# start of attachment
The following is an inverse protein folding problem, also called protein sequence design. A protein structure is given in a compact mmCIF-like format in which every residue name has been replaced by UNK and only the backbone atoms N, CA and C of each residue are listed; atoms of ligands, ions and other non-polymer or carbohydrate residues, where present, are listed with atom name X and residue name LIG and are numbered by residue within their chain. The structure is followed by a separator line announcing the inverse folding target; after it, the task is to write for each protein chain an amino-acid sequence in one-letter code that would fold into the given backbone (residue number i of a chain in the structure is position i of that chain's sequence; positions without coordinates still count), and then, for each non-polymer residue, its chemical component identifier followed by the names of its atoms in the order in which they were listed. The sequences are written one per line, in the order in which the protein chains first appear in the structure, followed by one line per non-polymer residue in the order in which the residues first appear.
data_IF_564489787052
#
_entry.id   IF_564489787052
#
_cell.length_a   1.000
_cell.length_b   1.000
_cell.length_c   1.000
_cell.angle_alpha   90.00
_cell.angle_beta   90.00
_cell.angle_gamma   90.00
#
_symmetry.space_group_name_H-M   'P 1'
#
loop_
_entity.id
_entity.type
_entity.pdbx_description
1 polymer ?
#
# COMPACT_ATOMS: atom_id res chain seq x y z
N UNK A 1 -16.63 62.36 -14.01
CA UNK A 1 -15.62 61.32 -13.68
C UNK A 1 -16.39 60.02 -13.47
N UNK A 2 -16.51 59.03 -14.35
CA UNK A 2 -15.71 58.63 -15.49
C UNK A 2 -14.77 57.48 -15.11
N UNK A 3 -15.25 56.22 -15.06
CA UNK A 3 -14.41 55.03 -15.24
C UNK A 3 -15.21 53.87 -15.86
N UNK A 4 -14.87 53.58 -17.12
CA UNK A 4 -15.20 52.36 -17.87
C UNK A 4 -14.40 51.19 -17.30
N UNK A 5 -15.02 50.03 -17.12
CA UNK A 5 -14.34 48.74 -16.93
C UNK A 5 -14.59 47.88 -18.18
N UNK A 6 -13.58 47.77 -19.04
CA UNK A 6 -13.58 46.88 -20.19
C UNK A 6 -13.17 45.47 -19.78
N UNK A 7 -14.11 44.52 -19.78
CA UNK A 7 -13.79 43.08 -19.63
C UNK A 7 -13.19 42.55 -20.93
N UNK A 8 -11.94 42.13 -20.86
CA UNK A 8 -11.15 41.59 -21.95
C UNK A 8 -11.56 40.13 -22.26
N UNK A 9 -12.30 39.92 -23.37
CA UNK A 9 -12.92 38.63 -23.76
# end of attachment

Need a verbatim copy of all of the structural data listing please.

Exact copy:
The following is an inverse protein folding problem, also called protein sequence design. A protein structure is given in a compact mmCIF-like format in which every residue name has been replaced by UNK and only the backbone atoms N, CA and C of each residue are listed; atoms of ligands, ions and other non-polymer or carbohydrate residues, where present, are listed with atom name X and residue name LIG and are numbered by residue within their chain. The structure is followed by a separator line announcing the inverse folding target; after it, the task is to write for each protein chain an amino-acid sequence in one-letter code that would fold into the given backbone (residue number i of a chain in the structure is position i of that chain's sequence; positions without coordinates still count), and then, for each non-polymer residue, its chemical component identifier followed by the names of its atoms in the order in which they were listed. The sequences are written one per line, in the order in which the protein chains first appear in the structure, followed by one line per non-polymer residue in the order in which the residues first appear.
data_IF_564489787052
#
_entry.id   IF_564489787052
#
_cell.length_a   1.000
_cell.length_b   1.000
_cell.length_c   1.000
_cell.angle_alpha   90.00
_cell.angle_beta   90.00
_cell.angle_gamma   90.00
#
_symmetry.space_group_name_H-M   'P 1'
#
loop_
_entity.id
_entity.type
_entity.pdbx_description
1 polymer ?
#
# COMPACT_ATOMS: atom_id res chain seq x y z
N UNK A 1 -16.63 62.36 -14.01
CA UNK A 1 -15.62 61.32 -13.68
C UNK A 1 -16.39 60.02 -13.47
N UNK A 2 -16.51 59.03 -14.35
CA UNK A 2 -15.71 58.63 -15.49
C UNK A 2 -14.77 57.48 -15.11
N UNK A 3 -15.25 56.22 -15.06
CA UNK A 3 -14.41 55.03 -15.24
C UNK A 3 -15.21 53.87 -15.86
N UNK A 4 -14.87 53.58 -17.12
CA UNK A 4 -15.20 52.36 -17.87
C UNK A 4 -14.40 51.19 -17.30
N UNK A 5 -15.02 50.03 -17.12
CA UNK A 5 -14.34 48.74 -16.93
C UNK A 5 -14.59 47.88 -18.18
N UNK A 6 -13.58 47.77 -19.04
CA UNK A 6 -13.58 46.88 -20.19
C UNK A 6 -13.17 45.47 -19.78
N UNK A 7 -14.11 44.52 -19.78
CA UNK A 7 -13.79 43.08 -19.63
C UNK A 7 -13.19 42.55 -20.93
N UNK A 8 -11.94 42.13 -20.86
CA UNK A 8 -11.15 41.59 -21.95
C UNK A 8 -11.56 40.13 -22.26
N UNK A 9 -12.30 39.92 -23.37
CA UNK A 9 -12.92 38.63 -23.76